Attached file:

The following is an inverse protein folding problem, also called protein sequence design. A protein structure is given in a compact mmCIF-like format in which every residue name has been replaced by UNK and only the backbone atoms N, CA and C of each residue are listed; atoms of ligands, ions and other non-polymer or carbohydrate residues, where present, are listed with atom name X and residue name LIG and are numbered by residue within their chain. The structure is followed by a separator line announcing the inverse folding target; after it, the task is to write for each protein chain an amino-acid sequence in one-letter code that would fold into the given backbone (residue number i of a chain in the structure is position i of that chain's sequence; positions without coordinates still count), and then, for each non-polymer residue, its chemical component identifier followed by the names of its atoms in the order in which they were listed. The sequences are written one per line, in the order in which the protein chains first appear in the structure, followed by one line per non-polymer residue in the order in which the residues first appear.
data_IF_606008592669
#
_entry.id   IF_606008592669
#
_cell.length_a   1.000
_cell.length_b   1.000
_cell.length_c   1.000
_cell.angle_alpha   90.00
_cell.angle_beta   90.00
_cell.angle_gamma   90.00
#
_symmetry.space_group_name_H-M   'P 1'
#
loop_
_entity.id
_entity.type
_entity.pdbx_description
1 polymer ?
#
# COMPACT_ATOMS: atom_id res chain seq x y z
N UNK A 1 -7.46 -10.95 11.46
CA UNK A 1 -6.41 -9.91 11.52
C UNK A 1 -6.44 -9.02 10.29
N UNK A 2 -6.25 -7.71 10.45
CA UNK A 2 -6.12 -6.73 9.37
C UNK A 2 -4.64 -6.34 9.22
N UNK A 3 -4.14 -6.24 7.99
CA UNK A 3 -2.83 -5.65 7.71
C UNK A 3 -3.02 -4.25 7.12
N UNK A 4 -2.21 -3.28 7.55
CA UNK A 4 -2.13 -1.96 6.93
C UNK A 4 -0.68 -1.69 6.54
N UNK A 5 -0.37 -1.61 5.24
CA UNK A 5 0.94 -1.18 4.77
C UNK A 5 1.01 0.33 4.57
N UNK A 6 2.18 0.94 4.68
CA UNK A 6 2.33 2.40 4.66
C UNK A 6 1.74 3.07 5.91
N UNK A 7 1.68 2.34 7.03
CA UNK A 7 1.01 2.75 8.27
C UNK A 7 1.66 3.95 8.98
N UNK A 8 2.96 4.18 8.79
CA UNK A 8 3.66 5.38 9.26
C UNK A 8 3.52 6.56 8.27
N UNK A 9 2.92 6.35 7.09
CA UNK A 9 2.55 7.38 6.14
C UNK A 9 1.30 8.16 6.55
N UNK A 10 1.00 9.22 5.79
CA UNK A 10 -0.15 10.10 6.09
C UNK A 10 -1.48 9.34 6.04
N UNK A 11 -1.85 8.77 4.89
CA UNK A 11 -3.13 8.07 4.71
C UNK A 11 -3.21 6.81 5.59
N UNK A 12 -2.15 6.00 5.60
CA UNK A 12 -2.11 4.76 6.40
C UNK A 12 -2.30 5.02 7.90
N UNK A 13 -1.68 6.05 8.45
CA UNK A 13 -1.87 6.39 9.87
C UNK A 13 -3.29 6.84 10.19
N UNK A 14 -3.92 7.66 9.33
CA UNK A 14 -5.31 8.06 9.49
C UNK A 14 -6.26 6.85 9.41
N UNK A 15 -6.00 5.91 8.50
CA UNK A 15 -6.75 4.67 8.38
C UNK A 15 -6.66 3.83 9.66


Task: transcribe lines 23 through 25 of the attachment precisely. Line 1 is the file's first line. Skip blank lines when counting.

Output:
CA UNK A 1 -6.41 -9.91 11.52
C UNK A 1 -6.44 -9.02 10.29
N UNK A 2 -6.25 -7.71 10.45